During this period, he attended a National Association of Campus Activities (NACA) concert production and promotion workshop that just happened to be in Nashville that year. Kitchener would later joke that if NACA had been slated for Chicago like it had been the previous year, he might never have been involved with country music. The conference dealt with all genres of music but, because it was in Nashville that year, all of the panelists were from the country music business. Kitchener made a point of introducing himself to everyone and one of the panelists said he was going to be in Toronto two or three weeks later with a couple of acts, including the Tennessee River Boys (later to become Diamond Rio), doing an event to promote tourism to Tennessee at the Royal York Hotel. A couple of years later, his Music City contact would urge him to come back to Nashville for a first-hand look at the business with the opportunity to represent some of his artists in Canada. “By the time I got there in the early ‘90s, artists like Garth Brooks, Travis Tritt, Joe Diffie and Collin Raye were big and he represented some of those acts. Country music was booming.”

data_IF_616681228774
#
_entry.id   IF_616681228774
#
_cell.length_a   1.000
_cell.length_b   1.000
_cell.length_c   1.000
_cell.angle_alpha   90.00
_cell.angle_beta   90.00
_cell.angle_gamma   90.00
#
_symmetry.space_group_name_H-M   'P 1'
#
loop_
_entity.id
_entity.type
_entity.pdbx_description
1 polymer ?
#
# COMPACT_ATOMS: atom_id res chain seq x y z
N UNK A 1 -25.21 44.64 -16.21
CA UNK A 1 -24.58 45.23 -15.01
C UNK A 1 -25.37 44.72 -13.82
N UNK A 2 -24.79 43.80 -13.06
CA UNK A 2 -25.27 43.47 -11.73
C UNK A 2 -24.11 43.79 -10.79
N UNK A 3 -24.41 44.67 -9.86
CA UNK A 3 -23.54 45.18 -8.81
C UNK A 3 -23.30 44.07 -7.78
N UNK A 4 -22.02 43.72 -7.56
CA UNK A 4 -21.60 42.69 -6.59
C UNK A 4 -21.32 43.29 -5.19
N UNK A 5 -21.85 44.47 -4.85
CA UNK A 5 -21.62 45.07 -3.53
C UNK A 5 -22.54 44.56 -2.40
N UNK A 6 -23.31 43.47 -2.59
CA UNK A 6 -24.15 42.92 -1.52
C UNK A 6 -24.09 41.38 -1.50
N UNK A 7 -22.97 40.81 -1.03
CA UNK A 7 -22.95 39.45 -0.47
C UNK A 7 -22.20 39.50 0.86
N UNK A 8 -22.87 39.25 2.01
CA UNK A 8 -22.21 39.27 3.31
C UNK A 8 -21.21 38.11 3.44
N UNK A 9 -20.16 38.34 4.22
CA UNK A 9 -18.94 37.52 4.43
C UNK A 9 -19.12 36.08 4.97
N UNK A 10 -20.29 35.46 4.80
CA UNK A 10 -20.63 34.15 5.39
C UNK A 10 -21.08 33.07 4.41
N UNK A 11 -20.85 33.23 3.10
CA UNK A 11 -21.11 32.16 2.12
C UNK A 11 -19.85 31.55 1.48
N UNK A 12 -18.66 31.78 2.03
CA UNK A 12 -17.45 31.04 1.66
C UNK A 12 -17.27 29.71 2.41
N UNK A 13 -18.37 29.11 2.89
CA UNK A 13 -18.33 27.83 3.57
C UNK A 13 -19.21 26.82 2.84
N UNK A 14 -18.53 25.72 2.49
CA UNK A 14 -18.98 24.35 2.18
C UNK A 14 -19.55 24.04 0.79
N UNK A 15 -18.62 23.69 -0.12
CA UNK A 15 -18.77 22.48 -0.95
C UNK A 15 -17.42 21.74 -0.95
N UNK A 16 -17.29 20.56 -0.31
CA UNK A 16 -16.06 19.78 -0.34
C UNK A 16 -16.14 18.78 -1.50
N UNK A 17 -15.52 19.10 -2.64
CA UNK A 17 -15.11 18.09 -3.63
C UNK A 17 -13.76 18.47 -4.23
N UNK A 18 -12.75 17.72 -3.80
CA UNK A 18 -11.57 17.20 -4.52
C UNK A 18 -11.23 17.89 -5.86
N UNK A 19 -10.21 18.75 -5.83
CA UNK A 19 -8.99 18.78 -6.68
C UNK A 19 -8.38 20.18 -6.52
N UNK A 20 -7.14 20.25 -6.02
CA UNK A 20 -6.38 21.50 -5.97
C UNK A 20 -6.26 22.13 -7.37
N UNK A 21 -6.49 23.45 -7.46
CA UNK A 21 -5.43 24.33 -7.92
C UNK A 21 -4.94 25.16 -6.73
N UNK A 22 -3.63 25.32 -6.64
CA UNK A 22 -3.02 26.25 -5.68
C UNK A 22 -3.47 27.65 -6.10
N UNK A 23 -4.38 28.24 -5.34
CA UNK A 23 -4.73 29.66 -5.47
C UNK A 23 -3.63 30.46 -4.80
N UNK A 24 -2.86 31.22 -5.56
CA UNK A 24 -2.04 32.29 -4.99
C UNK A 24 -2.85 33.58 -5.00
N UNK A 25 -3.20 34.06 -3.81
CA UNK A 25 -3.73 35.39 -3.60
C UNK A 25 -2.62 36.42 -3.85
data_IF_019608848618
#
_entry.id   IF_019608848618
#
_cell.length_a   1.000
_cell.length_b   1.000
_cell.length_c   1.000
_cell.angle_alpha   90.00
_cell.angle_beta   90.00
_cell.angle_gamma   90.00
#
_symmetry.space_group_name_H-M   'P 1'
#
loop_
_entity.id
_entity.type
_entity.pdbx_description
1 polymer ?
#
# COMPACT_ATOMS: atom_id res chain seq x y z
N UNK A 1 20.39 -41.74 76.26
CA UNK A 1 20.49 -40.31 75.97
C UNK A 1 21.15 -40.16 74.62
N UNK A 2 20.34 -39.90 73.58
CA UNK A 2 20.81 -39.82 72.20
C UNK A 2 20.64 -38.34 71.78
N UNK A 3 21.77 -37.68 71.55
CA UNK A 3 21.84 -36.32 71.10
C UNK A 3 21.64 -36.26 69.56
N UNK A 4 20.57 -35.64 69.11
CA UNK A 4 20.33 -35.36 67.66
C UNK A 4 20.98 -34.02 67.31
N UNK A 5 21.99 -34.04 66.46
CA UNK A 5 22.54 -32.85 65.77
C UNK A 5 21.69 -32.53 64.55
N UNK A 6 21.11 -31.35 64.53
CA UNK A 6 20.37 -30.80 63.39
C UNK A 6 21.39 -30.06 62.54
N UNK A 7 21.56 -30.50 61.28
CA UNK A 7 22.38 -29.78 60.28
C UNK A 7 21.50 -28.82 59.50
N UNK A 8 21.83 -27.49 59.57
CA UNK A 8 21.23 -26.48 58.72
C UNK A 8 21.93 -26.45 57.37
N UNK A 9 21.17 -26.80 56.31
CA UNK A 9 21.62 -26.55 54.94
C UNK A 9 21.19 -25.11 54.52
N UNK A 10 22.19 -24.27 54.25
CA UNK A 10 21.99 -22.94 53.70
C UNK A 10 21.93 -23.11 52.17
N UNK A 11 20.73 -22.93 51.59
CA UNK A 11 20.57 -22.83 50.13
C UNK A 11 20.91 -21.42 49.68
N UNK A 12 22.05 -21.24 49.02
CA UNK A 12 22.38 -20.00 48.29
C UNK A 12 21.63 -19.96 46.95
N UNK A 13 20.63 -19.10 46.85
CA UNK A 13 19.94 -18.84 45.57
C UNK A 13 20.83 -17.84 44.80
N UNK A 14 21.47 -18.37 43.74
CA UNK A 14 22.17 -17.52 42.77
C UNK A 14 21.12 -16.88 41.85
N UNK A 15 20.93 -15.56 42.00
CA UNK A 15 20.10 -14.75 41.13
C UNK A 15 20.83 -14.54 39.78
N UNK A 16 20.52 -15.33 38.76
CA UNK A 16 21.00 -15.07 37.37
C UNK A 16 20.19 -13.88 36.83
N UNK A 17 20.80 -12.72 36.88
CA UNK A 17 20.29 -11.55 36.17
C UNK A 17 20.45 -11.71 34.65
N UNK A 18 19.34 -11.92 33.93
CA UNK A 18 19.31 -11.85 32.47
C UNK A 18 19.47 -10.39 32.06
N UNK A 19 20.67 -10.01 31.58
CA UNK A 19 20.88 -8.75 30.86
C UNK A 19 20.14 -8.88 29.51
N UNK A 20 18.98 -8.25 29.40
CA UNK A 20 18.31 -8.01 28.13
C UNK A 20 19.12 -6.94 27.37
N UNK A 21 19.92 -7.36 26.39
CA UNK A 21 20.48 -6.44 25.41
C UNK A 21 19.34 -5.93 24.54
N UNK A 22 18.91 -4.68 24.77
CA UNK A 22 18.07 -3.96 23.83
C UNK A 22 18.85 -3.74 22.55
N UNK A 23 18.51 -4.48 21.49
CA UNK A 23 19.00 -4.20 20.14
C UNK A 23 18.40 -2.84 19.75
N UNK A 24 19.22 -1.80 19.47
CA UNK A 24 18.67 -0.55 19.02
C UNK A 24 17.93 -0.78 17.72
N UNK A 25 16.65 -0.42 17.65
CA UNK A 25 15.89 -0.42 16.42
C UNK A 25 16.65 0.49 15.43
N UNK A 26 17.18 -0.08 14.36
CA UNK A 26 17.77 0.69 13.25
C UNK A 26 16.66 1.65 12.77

In the interim, Kitchener got his first practical experience with life on the open road when he left school for a semester to road manage a travelling version of the popular MuchMusic game show Test Pattern hosted by the late Dan Gallagher and sponsored by Labatt Blue. “We played 25 colleges and universities right across the country, from St. John’s to Victoria,” says Kitchener, who reckons he got more marketing experience and training from working that tour than from his two years of college at the time. We toured like a rock band in a van with all the gear and another truck behind us and we played the campus concert venues. I dealt with Labatt and the other sponsors, road managed, and emceed a bit, all of which was a learning experience. We were out there touring the country and bumping into other bands like 54-40 and Blue Rodeo who were doing the same.”